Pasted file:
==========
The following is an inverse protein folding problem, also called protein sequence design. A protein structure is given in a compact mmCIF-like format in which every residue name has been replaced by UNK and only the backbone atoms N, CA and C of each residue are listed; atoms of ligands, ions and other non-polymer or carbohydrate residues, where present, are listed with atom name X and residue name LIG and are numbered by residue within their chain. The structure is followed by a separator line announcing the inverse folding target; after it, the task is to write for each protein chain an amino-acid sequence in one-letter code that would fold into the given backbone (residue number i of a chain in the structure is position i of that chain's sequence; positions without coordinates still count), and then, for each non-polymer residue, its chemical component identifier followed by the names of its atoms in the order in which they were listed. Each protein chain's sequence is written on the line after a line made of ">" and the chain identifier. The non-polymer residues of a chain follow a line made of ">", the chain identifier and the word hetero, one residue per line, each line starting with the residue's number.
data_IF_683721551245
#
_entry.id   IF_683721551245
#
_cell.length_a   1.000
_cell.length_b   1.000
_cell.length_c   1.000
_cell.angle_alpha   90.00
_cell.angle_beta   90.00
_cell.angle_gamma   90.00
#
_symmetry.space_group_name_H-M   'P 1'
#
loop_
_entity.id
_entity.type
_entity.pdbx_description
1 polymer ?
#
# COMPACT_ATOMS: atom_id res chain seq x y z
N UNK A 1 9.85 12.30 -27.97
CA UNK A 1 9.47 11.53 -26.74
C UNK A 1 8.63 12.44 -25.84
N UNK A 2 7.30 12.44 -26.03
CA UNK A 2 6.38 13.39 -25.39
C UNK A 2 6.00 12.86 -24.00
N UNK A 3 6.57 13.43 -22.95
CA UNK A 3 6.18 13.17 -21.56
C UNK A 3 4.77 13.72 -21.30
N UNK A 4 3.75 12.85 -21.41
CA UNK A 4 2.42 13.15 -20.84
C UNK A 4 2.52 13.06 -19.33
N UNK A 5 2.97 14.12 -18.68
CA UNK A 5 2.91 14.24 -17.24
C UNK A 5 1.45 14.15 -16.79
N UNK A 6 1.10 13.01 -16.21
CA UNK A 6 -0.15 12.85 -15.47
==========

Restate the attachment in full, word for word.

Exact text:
The following is an inverse protein folding problem, also called protein sequence design. A protein structure is given in a compact mmCIF-like format in which every residue name has been replaced by UNK and only the backbone atoms N, CA and C of each residue are listed; atoms of ligands, ions and other non-polymer or carbohydrate residues, where present, are listed with atom name X and residue name LIG and are numbered by residue within their chain. The structure is followed by a separator line announcing the inverse folding target; after it, the task is to write for each protein chain an amino-acid sequence in one-letter code that would fold into the given backbone (residue number i of a chain in the structure is position i of that chain's sequence; positions without coordinates still count), and then, for each non-polymer residue, its chemical component identifier followed by the names of its atoms in the order in which they were listed. Each protein chain's sequence is written on the line after a line made of ">" and the chain identifier. The non-polymer residues of a chain follow a line made of ">", the chain identifier and the word hetero, one residue per line, each line starting with the residue's number.
data_IF_683721551245
#
_entry.id   IF_683721551245
#
_cell.length_a   1.000
_cell.length_b   1.000
_cell.length_c   1.000
_cell.angle_alpha   90.00
_cell.angle_beta   90.00
_cell.angle_gamma   90.00
#
_symmetry.space_group_name_H-M   'P 1'
#
loop_
_entity.id
_entity.type
_entity.pdbx_description
1 polymer ?
#
# COMPACT_ATOMS: atom_id res chain seq x y z
N UNK A 1 9.85 12.30 -27.97
CA UNK A 1 9.47 11.53 -26.74
C UNK A 1 8.63 12.44 -25.84
N UNK A 2 7.30 12.44 -26.03
CA UNK A 2 6.38 13.39 -25.39
C UNK A 2 6.00 12.86 -24.00
N UNK A 3 6.57 13.43 -22.95
CA UNK A 3 6.18 13.17 -21.56
C UNK A 3 4.77 13.72 -21.30
N UNK A 4 3.75 12.85 -21.41
CA UNK A 4 2.42 13.15 -20.84
C UNK A 4 2.52 13.06 -19.33
N UNK A 5 2.97 14.12 -18.68
CA UNK A 5 2.91 14.24 -17.24
C UNK A 5 1.45 14.15 -16.79
N UNK A 6 1.10 13.01 -16.21
CA UNK A 6 -0.15 12.85 -15.47